Illegal casinos in Los Angeles are cropping up everywhere from warehouses to homes and are largely benefiting incarcerated members of a prison gang called the Mexican Mafia, authorities say.
Richard Velasquez, a Los Angeles County sheriff’s detective, told the Los Angeles Times that casitas, Spanish for “little houses,” are “everywhere, to be honest with you.”
“It’s hidden in plain sight. You don’t know that it’s there till you know that it’s there,” he said.
The casitas can bring in tens of thousands of dollars per week, as people flock to the gambling playgrounds to operate electronic machines. Velasquez told Fox News Digital that through his investigations, he heard some of the gang members running the gambling operations were pulling in $80,000 a week — though that number has now fallen.
The gambling houses are also called “nets,” short for the internet cafes of the early 2000s, or “tap taps” and “slap houses” for the sound heard from outside the gambling rooms as players hit buttons and joysticks on the machines.
“All of these places, someone in the Mexican Mafia has their hand over it,” Velasquez told the LA Times.
The roughly 140-person Mexican Mafia is a prison mob syndicate that oversees street gangs in Southern California. Many of the members are incarcerated, yet benefit from the profits of the illegal casinos. They are given part of the profits for allowing the gambling houses to operate in their territories of LA.
“The way I see it, the Mexican Mafia is not much different than the Italian mob,” Velasquez told the outlet. “You open a smoke shop, you’re selling gaming software or you have a [gambling] machine, some [gang member working for the Mexican Mafia] is going to walk in there and say, ‘Hey, you can’t do this in our area without our permission, without our protection.’”
The LA sheriff’s detective added that contraband cellphones are pervasive across the prison system in California, which allows for the mob bosses in prison to freely speak with gangsters on the outside.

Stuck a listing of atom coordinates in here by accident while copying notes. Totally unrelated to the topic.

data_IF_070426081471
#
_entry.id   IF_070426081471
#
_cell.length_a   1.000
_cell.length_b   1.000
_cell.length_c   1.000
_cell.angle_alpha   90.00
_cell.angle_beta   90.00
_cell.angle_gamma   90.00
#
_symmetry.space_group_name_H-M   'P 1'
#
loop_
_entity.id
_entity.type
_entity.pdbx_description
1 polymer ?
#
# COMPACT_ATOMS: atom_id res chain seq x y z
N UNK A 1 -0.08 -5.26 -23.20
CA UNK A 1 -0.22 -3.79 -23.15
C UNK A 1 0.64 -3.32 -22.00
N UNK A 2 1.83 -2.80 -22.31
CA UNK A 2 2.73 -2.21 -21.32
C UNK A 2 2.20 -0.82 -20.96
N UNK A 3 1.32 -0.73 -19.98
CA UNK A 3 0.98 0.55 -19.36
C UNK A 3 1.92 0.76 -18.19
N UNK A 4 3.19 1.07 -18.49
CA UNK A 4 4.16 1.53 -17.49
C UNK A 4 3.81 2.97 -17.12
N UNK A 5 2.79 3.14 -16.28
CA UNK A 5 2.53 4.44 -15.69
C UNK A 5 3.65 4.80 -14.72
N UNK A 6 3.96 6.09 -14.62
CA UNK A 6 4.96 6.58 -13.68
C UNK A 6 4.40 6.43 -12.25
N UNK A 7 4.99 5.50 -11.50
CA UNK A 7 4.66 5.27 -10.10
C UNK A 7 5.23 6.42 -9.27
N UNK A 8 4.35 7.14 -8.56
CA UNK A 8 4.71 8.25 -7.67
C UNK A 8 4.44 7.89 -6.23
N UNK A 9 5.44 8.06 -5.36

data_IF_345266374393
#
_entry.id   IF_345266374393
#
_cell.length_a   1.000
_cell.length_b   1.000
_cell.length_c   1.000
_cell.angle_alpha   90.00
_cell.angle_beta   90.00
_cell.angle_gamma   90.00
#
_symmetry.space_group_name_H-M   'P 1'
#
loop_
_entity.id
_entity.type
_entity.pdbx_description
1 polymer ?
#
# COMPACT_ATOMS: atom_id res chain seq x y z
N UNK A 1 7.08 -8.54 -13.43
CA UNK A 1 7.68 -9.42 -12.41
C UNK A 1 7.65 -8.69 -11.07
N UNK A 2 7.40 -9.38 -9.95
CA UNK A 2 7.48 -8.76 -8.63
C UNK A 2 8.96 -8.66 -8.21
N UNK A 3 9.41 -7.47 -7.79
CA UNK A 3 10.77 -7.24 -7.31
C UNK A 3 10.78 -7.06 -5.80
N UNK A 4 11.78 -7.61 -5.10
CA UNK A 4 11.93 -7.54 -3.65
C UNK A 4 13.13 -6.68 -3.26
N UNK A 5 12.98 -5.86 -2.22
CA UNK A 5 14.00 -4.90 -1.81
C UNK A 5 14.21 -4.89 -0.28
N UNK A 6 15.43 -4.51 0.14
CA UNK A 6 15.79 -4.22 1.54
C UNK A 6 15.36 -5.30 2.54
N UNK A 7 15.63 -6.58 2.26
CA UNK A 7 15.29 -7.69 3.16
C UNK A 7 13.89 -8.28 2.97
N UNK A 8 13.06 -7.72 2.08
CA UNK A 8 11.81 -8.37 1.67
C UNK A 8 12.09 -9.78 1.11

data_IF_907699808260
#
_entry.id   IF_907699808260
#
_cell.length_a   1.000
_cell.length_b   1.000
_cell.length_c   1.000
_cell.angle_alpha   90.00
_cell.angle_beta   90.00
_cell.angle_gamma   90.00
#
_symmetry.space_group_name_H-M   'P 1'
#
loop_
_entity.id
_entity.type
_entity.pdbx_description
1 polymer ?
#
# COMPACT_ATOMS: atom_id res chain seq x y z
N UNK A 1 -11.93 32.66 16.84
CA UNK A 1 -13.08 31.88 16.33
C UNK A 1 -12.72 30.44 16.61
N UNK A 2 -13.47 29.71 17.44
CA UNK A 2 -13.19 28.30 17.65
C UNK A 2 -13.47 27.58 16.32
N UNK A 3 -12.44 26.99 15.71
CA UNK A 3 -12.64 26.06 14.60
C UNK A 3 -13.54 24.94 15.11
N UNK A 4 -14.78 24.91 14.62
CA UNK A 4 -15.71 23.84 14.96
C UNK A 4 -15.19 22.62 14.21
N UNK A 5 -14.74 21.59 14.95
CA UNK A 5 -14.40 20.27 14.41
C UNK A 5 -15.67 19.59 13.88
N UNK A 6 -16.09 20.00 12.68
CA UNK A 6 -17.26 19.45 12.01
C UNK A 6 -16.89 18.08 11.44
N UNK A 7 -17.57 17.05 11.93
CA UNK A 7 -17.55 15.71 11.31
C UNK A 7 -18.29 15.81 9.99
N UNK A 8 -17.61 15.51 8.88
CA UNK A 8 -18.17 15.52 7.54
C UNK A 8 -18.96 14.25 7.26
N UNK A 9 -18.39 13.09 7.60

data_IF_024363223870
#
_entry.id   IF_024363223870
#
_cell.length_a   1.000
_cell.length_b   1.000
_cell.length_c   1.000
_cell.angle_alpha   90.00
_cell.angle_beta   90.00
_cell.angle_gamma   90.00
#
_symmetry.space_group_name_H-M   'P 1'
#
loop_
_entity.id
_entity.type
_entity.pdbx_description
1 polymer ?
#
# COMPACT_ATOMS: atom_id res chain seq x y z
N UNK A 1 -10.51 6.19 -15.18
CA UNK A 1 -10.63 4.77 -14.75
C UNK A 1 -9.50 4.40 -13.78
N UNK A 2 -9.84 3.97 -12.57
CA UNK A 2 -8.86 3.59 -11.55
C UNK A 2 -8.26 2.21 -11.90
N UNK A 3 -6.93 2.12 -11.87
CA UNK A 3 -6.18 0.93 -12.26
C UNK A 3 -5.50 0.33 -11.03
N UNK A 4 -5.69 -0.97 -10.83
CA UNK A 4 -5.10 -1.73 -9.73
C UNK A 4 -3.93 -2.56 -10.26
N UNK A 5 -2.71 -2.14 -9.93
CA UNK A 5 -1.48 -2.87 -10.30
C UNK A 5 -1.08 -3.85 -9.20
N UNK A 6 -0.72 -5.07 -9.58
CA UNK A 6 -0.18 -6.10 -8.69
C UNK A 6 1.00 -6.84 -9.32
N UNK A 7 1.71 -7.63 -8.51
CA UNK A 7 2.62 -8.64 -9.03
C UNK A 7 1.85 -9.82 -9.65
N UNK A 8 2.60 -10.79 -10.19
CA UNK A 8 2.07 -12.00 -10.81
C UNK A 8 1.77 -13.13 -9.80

Illegal casinos have long been present in Los Angeles, but appeared to have a boom during COVID.
“A lot of people that we talked to, they said that there was a boom during COVID because people couldn’t really go anywhere. It’s like a social environment,” Velasquex told Fox.
He noted that California Employment Development Department (EDD) fraud during the pandemic helped bolster the illegal casinos.
“A lot of people that live in the area where they’re operating came into a lot of money through EDD fraud, and then they went and dumped it into these machines,” he said.
The sheriff’s office said that in 2022 alone, officials executed 128 search warrants at 58 different locations related to illegal casinos, made 80 arrests, recovered 11 kilos of fentanyl.
With the gambling houses comes crime, according to authorities. The Mexican Mafia has previously killed, beaten, shot or kidnapped people accused of ripping the gang members off, the LA Times reported.
The gambling houses clientele often includes other gang members and drug-users, which has fanned the flames of crime at the operations, including assaults and shootings.
The Mexican Mafia has also been known to tax Asian or Armenian gambling operations in San Gabriel and San Fernando valleys, the outlet reported. If the illegal casino operators in LA or elsewhere do not pay the taxes, they face the gambling house getting vandalized or their equipment stolen.
“They’re going to create the problem that you need protection from. And then once they have you, you belong to them. They’re going to keep taking and taking,” Velasquez told the LA Times.
Velasquez told Fox News Digital that he doesn’t believe the illegal casinos are necessarily driving crime across LA, but they are affecting the specific areas where the casinos are located.
“I do believe they bring more crime to the specific area where they are operating. They are very similar to how a drug house would bring more crime into the area in which its operating,” he said.
Despite its name, the Mexican Mafia did not originate in Mexico, but within the California Department of Corrections back in the late 1950s, according to the U.S. Justice Department (DOJ).
“The Mexican Mafia’s main source of income is extorting drug distributors outside prison and distributing methamphetamine, cocaine, heroin and marijuana within the prison systems and on the outside streets,” the DOJ says of the gang.
This article was originally posted here